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Burden of mass incarceration falls on families, report says

Study finds families incur average debt of $13,607 to pay for visits, phone bills and court-related fees

With more than 2.4 million people incarcerated in U.S. jails and prisons, the burden of mass incarceration falls on their families, many of whom are unable to pay off thousands of dollars in debt after paying court-related fees and other costs, according to a report published Monday.

The average family of an inmate incurs about $13,607 in debt for court-related costs, according to a report by the Ella Baker Center, Forward Together and Research Action Design, organizations that advocate for criminal justice and other social justice reforms. More than one-third of families go into debt to pay for phone calls and visits to keep in touch with a loved one behind bars, the study found.

Of the family members responsible for these costs, 83 percent were women, the report found. Many families surveyed for the study were struggling to pay for food or rent.

The researchers surveyed more than 1,000 formerly incarcerated people, their family members and employers in 2014, and they conducted 34 focus groups with those affected by incarceration in 14 states.

Shamika Wilson, a single mother of two whose husband has been incarcerated for 30 years, told Al Jazeera that she incurred more than $30,000 in debt to visit and take care of her husband, who is in a prison more than 500 miles away. A single trip, she said, costs about $1,000 in car rental fees, plane tickets and other expenses. 

"Because my husband is incarcerated, that means that as a single mother I need to find ways to support the children on my own,” she said. “It’s very hard, it’s not easy.”

Stories like hers illustrate a cycle of poverty created by mass incarceration: About 80 percent of incarcerated individuals are low-income, and nearly two-thirds of their family members are unable to meet their basic food and housing needs. At the time of the study, nearly one in five faced eviction, were denied housing or failed to qualify for public housing assistance.

“This study confirms what society has ignored for too long — that already vulnerable families and the women who sustain them are being plummeted into greater poverty, stress, and strain when their loved ones are incarcerated,” said Alicia Walters, a lead activist at Forward Together, an organization that helped conduct the study.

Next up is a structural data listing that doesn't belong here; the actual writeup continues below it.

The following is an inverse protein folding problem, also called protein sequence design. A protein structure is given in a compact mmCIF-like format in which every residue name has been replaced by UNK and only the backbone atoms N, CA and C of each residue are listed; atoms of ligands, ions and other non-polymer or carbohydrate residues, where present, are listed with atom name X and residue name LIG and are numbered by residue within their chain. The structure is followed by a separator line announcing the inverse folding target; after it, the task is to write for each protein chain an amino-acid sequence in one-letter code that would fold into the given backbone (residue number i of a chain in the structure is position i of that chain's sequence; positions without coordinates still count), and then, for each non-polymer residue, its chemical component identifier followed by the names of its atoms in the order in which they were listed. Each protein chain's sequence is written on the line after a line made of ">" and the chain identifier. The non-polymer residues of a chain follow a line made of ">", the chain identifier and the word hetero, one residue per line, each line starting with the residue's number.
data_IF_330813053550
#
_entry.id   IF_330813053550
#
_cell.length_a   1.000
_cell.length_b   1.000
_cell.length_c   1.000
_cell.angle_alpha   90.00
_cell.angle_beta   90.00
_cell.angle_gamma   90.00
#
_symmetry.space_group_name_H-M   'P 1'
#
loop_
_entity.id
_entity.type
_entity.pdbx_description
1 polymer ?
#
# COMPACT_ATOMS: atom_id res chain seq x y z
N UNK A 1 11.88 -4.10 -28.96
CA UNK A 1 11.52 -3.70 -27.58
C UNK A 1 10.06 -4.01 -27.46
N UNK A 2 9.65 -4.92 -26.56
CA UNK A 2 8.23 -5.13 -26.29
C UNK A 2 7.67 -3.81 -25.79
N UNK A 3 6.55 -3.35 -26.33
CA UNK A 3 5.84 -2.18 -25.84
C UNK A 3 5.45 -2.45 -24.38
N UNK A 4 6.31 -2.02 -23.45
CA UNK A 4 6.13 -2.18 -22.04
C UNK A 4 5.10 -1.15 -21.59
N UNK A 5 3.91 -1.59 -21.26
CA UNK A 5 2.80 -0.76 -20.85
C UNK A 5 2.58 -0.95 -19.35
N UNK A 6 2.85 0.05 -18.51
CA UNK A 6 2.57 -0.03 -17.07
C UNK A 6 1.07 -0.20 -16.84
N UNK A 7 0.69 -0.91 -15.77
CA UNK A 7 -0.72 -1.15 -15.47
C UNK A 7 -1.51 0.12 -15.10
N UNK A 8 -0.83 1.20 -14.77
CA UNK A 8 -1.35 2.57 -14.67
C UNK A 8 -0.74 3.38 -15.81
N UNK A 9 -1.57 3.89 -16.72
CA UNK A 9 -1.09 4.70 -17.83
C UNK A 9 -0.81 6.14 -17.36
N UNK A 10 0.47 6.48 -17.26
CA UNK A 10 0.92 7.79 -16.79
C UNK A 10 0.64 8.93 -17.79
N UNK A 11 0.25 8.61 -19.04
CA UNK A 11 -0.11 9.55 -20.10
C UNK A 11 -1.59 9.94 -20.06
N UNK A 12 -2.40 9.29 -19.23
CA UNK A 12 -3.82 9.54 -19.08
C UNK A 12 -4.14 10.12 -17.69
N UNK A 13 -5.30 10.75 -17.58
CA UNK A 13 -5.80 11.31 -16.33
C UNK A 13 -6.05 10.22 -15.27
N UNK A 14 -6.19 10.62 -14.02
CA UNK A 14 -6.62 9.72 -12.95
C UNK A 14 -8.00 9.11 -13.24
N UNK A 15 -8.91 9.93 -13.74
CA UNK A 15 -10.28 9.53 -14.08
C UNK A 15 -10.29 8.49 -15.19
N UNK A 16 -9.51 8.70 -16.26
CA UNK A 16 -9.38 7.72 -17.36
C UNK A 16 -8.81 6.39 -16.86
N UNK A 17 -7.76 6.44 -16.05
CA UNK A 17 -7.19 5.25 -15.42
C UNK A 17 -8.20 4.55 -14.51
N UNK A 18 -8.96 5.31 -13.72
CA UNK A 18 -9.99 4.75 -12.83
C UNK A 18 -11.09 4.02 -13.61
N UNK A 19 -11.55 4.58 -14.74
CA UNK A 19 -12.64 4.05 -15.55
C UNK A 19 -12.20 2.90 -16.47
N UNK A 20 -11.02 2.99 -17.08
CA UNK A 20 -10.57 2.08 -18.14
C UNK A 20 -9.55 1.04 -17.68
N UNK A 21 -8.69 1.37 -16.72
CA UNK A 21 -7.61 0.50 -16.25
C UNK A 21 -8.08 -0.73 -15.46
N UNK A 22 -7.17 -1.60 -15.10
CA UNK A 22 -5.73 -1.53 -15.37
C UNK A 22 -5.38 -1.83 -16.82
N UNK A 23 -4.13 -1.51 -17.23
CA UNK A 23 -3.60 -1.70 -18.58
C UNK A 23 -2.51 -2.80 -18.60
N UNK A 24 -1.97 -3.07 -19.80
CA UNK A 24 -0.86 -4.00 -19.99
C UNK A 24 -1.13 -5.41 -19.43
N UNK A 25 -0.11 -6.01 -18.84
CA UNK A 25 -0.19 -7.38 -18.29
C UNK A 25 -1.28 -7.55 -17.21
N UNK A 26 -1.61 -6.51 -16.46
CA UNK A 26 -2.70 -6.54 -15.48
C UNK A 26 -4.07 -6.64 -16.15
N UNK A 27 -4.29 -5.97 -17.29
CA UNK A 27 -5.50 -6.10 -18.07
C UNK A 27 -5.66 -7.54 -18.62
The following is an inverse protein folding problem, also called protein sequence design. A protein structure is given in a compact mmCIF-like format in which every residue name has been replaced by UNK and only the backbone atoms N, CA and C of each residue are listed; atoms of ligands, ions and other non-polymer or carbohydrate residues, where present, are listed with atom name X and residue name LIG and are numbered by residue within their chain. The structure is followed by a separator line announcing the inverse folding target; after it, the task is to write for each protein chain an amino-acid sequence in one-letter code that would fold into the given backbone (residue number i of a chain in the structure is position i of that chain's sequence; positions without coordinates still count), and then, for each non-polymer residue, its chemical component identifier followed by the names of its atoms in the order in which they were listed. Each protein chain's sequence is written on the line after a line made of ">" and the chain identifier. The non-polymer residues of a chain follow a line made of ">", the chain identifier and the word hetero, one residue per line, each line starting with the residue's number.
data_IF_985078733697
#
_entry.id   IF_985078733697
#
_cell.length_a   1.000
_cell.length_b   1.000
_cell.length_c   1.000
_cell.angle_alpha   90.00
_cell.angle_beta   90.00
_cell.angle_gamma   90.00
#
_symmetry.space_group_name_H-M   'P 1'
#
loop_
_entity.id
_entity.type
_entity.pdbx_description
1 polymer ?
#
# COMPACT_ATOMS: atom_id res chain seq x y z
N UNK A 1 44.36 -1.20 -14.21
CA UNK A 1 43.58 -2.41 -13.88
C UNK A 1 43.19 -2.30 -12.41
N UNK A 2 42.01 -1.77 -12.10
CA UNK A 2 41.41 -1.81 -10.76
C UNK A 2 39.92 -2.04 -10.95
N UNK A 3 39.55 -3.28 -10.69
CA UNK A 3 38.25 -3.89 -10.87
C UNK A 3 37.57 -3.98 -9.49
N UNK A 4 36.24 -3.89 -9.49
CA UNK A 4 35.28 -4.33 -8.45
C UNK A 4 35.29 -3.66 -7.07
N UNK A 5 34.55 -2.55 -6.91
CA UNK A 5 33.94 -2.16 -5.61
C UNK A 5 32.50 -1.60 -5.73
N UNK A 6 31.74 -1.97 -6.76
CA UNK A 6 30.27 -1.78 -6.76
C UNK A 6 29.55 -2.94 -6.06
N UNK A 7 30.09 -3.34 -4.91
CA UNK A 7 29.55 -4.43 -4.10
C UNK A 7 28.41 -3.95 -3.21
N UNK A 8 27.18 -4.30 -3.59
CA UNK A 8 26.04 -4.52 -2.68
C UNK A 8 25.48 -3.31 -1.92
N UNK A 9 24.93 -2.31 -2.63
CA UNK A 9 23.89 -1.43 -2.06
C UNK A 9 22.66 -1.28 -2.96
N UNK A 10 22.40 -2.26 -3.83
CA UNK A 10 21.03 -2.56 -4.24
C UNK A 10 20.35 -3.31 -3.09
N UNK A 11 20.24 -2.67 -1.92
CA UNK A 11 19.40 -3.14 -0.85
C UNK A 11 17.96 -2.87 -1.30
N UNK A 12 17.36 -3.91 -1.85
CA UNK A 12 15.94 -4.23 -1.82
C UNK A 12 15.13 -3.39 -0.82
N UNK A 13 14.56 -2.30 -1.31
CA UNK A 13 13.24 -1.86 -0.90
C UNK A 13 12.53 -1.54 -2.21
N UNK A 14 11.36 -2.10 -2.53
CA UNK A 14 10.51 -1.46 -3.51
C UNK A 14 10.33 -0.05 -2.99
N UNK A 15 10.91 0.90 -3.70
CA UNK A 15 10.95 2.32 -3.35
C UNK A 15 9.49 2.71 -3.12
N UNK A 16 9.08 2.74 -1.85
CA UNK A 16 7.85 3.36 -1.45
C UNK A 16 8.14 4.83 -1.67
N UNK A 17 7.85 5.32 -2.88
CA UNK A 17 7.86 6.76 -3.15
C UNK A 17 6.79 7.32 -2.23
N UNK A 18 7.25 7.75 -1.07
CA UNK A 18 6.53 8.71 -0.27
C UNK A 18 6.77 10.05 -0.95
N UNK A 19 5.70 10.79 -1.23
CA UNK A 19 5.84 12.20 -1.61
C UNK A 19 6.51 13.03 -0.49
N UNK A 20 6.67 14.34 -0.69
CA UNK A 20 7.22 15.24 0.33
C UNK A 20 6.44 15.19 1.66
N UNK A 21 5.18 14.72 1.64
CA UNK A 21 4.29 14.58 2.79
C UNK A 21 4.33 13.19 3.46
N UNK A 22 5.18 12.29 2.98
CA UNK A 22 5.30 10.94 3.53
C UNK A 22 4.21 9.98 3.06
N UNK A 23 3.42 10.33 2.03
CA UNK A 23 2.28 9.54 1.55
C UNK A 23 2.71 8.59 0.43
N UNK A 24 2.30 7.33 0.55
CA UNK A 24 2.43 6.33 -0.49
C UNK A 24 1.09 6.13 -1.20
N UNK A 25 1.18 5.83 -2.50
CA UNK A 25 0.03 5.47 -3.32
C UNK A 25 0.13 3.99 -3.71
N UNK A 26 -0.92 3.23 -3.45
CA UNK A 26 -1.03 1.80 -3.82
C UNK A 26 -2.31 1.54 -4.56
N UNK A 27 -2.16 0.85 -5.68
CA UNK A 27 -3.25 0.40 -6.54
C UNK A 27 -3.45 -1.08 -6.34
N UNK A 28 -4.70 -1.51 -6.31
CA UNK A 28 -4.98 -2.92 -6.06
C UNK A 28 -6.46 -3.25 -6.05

“Decades of bad policy have torn families apart, typically leaving mothers to make up the difference and bear the brunt of these costs," she added.

The crippling effects of incarceration don’t stop after a family member is released, the study’s authors found. Once free, many report issues with finding housing or a job, or say they lack the resources to get them back on their feet while they look for employment. Many are denied public benefits, such as education, housing or skills training assistance. Removing those barriers would go a long way toward helping individuals enter the job market more quickly, the authors argue.

And the problems extend beyond financial worries. The physical and psychological toll of maintaining a long-distance relationship with a loved one in prison is huge, said Wilson, who said she was prescribed antidepressants about six months ago to deal with her pain.

“It’s really emotionally and physically just draining,” she said. “I feel like I’ve been locked up along with my husband for the past 30 years,” Wilson said in a statement.

The authors of the report conclude that, given the impact on families, criminal justice reform should go beyond sentencing reform. “We must enact policies that restructure the system, remove barriers, and restore opportunities to create lasting change that reinvests in the families and communities most harmed by mass incarceration,” said Azadeh Zohrabi, a national campaigner at the Ella Baker Center for Human Rights.

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